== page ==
So I was reading Nathan Bransford's blog today. I don't recall the topic, but in the comments, writers were saying stuff I've heard writers say lots of times. And I realized I didn't really believe some of them. In fact, there are a few things writers claim that I hardly ever believe. I don't think they're necessarily lying. I think a lot of them have convinced themselves that they're telling the truth. But I also think there are writers who, especially when commenting in a forum likely read by publishing types, think there are certain things they're supposed to say. So they say them. Suck-ups.
The worst of these is something along the lines of "I have to write." You don't. You have to sleep. You have to drink water. Less often, you have to eat. (Unless you're an Olson twin.) People say they have to write because it sounds good, like the writer is not only dedicated, but physically addicted. Because we all know how appealing addiction is, no?
Then there's the opposite: the tortured writer who comes to the computer kicking and screaming. Like exercise, this writer, who can often be found on bestseller lists, claims she really hates to do it, but, because she's such a pro, she makes herself and, although she's not exactly happy to have it done, she can at least go about the rest of her day. (Which is almost always equally awful.)
I'm also bothered by the whole "my characters go off and do shit on their own without my permission" stuff. I get that you're really into your story and that you dream about your characters. I get that you put your characters in situations and then realize those characters are going to act differently than originally planned. I even get that your characters unexpectedly change during the course of writing a novel. But you are the creator. You are the god of your story. And you decide what your characters will say, do, and feel. So please, quit acting like you've created such amazingly deep characters that they've actually turned into real people with the ability to make decisions on their own. Cause that just sounds like a bad Will Smith movie.
One more: "I don't care if I ever get published/I write only for myself." Look, part of why I write is to entertain myself. But the truth is, I can entertain myself without ever writing any of it down. And I don't slave over commas and word choice out of fear of disappointing myself. Ultimately, 90 percent of what I write is intended to be read by other people. Hopefully, lots of other people.
And now that you're all frothing and your fingertips are itching to disagree with me (just in case an agent stumbles onto my comments and remembers you as the one who agreed that you actually don't have to write), allow me to say some things that I, as a teacher, am not supposed to say:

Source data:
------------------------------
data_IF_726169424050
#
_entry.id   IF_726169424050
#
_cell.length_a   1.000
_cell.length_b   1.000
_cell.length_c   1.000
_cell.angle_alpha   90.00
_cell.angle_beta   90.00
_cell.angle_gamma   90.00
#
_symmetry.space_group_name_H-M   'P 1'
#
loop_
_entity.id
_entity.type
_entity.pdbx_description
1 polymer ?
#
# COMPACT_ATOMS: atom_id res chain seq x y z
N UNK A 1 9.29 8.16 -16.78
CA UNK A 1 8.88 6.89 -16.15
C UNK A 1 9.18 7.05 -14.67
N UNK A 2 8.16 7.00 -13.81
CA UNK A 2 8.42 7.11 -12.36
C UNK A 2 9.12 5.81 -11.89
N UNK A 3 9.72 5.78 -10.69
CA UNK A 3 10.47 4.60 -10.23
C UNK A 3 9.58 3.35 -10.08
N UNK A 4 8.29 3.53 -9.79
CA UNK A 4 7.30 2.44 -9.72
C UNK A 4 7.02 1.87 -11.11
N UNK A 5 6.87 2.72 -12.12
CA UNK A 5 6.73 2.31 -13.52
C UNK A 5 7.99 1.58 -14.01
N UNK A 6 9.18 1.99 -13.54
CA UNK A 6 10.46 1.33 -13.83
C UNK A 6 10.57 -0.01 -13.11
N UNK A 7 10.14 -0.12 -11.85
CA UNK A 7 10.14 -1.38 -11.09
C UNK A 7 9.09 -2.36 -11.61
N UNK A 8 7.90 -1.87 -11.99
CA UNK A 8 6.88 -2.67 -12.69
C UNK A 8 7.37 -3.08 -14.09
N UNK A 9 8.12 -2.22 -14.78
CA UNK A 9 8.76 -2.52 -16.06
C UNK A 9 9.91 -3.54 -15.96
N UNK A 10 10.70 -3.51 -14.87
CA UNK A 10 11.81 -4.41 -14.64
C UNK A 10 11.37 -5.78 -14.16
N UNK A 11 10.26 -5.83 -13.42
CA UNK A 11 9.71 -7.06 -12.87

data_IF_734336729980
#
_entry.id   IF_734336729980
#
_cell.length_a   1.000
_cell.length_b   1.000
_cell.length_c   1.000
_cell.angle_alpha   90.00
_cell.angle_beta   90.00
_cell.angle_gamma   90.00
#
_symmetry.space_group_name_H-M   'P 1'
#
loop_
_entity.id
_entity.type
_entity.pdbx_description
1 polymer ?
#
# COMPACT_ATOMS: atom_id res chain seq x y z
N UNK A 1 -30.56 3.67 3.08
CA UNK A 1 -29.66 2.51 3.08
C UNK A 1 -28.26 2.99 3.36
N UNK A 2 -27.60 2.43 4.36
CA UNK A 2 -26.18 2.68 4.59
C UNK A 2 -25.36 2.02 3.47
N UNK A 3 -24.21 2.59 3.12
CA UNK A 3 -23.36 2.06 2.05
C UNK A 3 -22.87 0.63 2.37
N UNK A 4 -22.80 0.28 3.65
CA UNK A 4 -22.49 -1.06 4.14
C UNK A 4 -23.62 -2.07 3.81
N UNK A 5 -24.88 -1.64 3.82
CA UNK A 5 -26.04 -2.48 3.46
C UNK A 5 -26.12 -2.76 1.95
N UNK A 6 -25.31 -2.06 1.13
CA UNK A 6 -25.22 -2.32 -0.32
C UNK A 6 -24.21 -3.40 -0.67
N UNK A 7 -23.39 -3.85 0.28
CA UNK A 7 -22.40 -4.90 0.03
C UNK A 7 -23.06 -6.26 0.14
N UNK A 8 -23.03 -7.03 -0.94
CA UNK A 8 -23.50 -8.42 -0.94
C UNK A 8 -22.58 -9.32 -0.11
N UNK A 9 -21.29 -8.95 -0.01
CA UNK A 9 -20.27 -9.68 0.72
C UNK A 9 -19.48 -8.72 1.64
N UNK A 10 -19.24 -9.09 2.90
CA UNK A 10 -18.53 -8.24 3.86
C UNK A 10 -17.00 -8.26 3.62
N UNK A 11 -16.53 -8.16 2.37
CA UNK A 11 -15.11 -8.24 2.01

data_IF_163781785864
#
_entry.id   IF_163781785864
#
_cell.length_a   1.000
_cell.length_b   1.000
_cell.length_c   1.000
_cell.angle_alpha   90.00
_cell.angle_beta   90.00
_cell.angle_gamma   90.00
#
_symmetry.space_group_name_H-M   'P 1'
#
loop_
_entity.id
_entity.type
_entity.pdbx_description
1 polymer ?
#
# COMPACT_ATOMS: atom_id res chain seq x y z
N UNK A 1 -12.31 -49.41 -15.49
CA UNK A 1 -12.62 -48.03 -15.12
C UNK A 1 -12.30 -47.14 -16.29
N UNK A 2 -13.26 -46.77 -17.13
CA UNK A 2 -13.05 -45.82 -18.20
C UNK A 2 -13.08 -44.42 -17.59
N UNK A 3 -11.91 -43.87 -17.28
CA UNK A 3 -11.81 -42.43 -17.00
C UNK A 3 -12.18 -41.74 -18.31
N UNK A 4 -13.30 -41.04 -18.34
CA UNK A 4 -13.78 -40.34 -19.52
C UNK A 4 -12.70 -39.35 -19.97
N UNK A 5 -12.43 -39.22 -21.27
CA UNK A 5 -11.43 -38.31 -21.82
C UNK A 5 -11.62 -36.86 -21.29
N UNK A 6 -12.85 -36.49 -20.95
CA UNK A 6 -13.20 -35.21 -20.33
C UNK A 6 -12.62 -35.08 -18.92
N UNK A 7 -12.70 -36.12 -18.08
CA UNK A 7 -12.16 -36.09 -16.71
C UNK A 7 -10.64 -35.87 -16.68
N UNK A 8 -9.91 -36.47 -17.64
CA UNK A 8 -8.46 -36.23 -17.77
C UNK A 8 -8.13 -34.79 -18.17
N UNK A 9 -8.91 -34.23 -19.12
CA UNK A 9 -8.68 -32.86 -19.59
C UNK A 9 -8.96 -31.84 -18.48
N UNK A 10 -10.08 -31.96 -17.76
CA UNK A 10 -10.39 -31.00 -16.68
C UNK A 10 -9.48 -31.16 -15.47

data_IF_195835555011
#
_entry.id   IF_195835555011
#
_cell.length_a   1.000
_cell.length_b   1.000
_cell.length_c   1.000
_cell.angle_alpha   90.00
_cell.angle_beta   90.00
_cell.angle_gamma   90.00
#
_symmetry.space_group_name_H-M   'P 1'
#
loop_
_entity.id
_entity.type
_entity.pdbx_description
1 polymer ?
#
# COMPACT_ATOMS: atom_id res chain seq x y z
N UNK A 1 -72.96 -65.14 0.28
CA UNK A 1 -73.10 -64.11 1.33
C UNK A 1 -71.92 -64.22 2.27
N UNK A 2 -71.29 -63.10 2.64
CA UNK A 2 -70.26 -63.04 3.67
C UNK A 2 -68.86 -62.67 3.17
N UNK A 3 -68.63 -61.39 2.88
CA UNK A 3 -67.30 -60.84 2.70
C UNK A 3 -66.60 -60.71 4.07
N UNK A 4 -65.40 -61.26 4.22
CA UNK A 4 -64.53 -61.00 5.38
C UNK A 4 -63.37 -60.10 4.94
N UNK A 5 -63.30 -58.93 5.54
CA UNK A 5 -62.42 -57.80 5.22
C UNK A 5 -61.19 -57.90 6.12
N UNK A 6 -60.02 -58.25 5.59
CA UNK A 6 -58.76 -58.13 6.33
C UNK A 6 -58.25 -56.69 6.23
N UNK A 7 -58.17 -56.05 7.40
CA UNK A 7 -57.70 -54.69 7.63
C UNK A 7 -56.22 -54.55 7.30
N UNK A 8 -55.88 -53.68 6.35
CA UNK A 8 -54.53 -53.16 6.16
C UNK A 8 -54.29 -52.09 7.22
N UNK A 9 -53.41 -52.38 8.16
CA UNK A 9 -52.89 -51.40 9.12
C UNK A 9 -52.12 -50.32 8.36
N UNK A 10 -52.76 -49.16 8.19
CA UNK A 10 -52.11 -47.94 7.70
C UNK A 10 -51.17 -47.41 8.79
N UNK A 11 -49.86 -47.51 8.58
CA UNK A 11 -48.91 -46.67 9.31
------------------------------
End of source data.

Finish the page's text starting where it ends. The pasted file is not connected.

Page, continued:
- Not all kids are cut out for college.
- Yes, they can all learn, but they can't all learn what we want them to. And I'm not talking about speed. I'm talking about there are some kids who are never going to get certain things like I am never going to understand the internal combustion engine. (Are engines still internally combustible?)
- I am not "in it for the kids." And I am not alone. Don't get me wrong, I like the kids. I'd much rather spend eight hours with them instead of adults, but they are not why I put up with the associated nonsense. That reason is simple: pay and benefits, just like most of you at your jobs.*
*Some proof that I'm not alone: Here in Michigan, funding is being cut and will be cut even further next year. When these cuts occur, most teachers will not take much of a salary hit because their unions (comprised of teachers) will fight that vigorously. What will happen instead? Cuts will be made to other programs, programs that help kids. Newer teachers, ones with the most energy and innovative ideas, will be laid off, which will in turn increase class sizes, which has been shown to negatively impact student performance. (And teachers who've been around forever will complain of having 35 kids in their rooms, not realizing the rich irony.**)I'm not proud of any of this, but the truth is, there are a whole lot of teachers who are not just doing it "for the kids."
I'm also not willing to be overly critical. I never took a vow. I never received a calling. This ain't the clergy; it's a job, and it's increasingly becoming a job that's coming dangerously close to surrogate parent for way too many of these kids. So I can understand teachers wanting paychecks in line with other professionals.
**I've never really understood irony.